Does Paracetamol Work for Lower Back Pain
Originally posted on https://www.thebackclinic.net.au/paracetamol-lower-back-pain.html
WILL TAKING PARACETAMOL HELP YOU RECOVER FROM LOWER BACK PAIN?
Study finds that paracetamol does not help to relieve lower back pain, despite being commonly recommended
In this article we discuss a recent study that looked at how effective paracetamol is in relieving lower back pain. The study was carried out in Sydney and picked up quite a bit of attention.
So, you may be looking for answers to many of your lower back pain questions.
- What relieves lower back pain?
- Why do I have lower back pain?
- Will lower back pain go away on it’s own?
These are all common questions asked by people who suffer from lower back pain. There is a lot of confusion in the wider community about why so many of us experience back pain and what can be done to relieve it. If you have ever asked these questions, we can provide some answers.
Do you want the good news first or the bad news first?
LOWER BACK PAIN – THE BAD NEWS
The bad news when it comes to lower back pain is that many of the commonly prescribed treatments may not be as effective as first thought.
This means that painkillers like paracetamol may do very little in aiding recovery or reducing pain. Additionally, stronger opioids like oxycodone and codeine do very little to help you recover from back pain yet come with serious side effects such as addiction and accidental overdose.
You only have to look at the Penington Institute’s Accidental Overdose Report to see just how much damage these legally prescribed medications are doing to our community. The report highlights some alarming statistics, including:
- Australians are dying from overdose in increasing numbers
- The increase in overdose deaths is linked to strong pharmaceutical painkillers, among others
- The majority of accidental overdose and drug related deaths in Australia are from legal prescription drugs, not illicit drugs
Other traditional lower back pain treatments, such as invasive surgery and injections may also be doing more harm, as reported by The Guardian.
THE GOOD NEWS ON BACK PAIN
The good news is that many people do find the help they need and can recover from lower back pain. Let’s take a closer look at a study on the efficacy of paracetamol for acute low-back pain.
Of concern, the study opens with this comment:
“Regular paracetamol is the recommended first-line analgesic for acute low-back pain; however, no high-quality evidence supports this recommendation.”
- The Australian study, published in the Lancet, found that the painkiller paracetamol was no better than a placebo at aiding recovery from or reducing lower back pain.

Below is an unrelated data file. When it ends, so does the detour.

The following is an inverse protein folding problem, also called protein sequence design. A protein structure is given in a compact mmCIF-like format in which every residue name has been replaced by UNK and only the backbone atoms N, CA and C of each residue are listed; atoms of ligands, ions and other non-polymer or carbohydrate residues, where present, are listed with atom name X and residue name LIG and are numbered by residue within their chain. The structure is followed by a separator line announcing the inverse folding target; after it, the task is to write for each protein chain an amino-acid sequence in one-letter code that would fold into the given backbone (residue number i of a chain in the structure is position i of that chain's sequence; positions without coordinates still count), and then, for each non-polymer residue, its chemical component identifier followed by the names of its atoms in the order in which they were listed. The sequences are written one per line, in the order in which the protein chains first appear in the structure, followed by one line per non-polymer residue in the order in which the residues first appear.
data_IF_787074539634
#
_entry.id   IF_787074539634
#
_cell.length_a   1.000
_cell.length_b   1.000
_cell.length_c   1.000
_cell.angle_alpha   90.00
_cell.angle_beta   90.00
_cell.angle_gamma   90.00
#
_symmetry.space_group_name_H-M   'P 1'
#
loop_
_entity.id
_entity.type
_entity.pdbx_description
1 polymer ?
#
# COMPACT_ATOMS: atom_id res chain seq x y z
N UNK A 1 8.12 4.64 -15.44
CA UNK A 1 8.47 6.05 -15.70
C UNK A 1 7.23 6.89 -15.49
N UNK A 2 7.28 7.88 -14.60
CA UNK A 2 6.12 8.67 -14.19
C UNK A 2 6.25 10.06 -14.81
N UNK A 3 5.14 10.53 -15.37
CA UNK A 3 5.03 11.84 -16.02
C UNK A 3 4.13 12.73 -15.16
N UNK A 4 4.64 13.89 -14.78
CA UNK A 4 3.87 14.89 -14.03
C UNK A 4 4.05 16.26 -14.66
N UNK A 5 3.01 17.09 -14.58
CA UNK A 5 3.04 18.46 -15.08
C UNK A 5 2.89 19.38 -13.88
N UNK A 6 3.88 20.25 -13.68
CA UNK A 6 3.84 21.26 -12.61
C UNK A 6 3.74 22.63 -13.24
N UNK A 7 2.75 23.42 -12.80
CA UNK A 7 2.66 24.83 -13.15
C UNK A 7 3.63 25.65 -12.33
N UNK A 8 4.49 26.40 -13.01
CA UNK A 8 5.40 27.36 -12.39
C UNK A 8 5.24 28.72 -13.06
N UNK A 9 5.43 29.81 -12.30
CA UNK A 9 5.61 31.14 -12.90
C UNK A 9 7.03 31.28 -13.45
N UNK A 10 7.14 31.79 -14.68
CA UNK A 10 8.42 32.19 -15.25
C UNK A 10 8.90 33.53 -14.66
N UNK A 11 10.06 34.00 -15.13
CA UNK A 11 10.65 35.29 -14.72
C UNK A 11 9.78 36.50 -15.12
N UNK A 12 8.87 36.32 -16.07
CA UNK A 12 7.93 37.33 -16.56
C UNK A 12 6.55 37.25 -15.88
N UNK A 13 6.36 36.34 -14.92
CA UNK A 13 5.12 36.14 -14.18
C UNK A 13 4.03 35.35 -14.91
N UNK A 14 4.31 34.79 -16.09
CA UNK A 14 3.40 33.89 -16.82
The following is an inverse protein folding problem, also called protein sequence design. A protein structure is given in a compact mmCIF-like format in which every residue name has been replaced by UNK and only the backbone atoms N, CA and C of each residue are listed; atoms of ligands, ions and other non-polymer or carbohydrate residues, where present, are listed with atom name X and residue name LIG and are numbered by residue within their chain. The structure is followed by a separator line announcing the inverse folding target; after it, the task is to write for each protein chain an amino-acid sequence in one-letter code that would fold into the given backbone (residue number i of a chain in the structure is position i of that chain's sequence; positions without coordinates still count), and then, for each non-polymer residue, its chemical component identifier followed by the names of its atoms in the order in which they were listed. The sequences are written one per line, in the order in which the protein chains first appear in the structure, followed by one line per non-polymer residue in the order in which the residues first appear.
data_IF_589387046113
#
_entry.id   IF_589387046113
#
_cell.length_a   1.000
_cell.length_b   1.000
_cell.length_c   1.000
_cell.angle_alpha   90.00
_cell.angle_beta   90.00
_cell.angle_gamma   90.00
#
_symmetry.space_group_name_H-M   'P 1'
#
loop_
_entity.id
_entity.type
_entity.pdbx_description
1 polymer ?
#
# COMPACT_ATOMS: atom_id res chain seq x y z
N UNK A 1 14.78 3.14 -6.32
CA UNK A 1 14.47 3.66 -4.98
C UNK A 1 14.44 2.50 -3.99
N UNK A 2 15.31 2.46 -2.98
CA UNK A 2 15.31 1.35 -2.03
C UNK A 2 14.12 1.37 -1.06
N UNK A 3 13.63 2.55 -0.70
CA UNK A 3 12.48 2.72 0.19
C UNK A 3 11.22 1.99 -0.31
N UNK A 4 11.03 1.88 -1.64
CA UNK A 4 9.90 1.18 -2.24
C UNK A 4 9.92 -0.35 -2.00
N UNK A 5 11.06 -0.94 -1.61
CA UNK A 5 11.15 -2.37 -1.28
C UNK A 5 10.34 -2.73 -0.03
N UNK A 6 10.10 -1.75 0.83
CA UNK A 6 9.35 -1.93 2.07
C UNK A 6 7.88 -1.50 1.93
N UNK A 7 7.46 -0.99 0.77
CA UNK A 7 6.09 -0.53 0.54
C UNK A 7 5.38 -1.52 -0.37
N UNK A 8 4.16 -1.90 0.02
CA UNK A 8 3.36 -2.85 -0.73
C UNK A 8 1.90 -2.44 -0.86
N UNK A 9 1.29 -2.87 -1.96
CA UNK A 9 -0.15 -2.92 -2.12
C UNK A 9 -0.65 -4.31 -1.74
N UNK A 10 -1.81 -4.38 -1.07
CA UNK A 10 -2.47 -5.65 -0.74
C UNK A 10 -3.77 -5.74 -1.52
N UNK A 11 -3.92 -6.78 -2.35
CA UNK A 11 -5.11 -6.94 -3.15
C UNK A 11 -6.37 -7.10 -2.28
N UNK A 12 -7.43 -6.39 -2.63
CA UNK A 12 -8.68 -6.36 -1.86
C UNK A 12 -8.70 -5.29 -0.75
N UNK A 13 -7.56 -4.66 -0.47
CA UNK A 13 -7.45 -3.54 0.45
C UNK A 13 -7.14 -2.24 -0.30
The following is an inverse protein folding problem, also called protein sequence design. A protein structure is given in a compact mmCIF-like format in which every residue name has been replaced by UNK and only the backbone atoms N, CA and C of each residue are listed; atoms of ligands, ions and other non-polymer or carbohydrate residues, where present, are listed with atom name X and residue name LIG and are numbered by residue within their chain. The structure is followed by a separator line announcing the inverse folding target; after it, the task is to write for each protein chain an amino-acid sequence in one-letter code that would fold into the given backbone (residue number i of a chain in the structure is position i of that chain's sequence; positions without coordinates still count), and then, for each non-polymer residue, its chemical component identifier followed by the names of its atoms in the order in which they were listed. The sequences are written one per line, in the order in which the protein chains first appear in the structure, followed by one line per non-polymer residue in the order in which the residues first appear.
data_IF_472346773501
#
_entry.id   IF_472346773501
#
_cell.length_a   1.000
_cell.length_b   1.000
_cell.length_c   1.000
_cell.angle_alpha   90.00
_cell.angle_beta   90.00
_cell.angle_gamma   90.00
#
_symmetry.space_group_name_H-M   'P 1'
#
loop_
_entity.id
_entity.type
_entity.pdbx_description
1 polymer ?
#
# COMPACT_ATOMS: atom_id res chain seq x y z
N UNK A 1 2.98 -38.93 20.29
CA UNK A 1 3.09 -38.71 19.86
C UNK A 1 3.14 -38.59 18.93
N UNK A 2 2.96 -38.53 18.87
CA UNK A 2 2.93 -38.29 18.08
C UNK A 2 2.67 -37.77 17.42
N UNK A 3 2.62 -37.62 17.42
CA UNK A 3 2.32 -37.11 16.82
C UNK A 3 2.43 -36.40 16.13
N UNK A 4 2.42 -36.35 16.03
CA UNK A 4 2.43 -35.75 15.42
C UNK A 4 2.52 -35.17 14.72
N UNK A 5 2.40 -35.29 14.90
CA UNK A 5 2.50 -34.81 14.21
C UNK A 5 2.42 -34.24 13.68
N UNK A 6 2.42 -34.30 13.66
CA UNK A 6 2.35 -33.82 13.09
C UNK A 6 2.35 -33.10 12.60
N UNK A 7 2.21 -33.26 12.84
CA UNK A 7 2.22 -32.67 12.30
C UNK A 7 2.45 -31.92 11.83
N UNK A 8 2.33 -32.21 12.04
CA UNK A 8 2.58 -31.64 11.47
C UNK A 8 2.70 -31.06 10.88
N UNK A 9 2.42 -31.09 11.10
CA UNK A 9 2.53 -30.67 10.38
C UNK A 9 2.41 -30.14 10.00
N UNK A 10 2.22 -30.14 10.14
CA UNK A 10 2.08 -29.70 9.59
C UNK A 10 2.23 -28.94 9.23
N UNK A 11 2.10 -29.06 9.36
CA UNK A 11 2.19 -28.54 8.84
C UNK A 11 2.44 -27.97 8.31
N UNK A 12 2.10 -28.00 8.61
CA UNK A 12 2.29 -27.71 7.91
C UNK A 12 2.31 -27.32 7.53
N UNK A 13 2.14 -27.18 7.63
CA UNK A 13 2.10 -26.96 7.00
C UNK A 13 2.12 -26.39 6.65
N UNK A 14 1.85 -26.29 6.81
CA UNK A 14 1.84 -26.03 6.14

THE STUDY GROUP
- The Sydney study group consisted of 1,652 adults who had acute lower back pain. They had an average age of 45.
- During the study, the participants were divided into those who were given paracetamol three times a day for four weeks, and those who were given a placebo (a placebo was given to deceive the recipient into thinking that it is was paracetamol).
The study reported in terms of time to recover, and this is what was found:
- The paracetamol group took 17 days to recover
- The placebo group took 16 days to recover
There was no real difference between the results!
Also, the painkillers provided no benefit in terms of relieving short-term pain, improving sleep or quality of life.
“Our findings suggest that regular or as-needed dosing with paracetamol does not affect recovery time compared with placebo in low-back pain, and question the universal endorsement of paracetamol in this patient group”.
WHAT TO DO INSTEAD OF TAKING PARACETAMOL FOR LOWER BACK PAIN?
A senior author of this study, associate professor Christine Lin of the George Institute for Global Health, commented that people with back pain would be better off avoiding bed rest, being as active as possible, applying hot or cold packs (depending on the type and location of the pain) and considering chiropractic care.
The findings of this study should make us think twice about popping another pill for lower back pain.
You have to weigh up the positives versus the negatives and make the right decision for you.
You have to ask yourself:
“If the drug is not doing what it’s prescribed to do, or you are worried about the long-term taking of medications, might you be better off with other options?”
Also, why would routinely popping a pill ever address the underlying possible causes of back pain? It won’t. For the types of back pain we commonly help with, the true cause needs to be addressed, and corrected. Otherwise you are only ever masking the symptoms.
Your symptoms are just the tip of the iceberg and we need to look deeper to find the cause. This will allow us to then provide you with better outcomes – isn’t that what you want?
Many people in our community are choosing a more natural approach to their health. This may include drug-free approaches to health and wellness and better lifestyle habits to avoid many of the health challenges we commonly face.
Chiropractors commonly help with lower back pain problems and we do this without the use of drugs or surgery. Contact The Back Clinic today to find out more about how we help with lower back pain and more.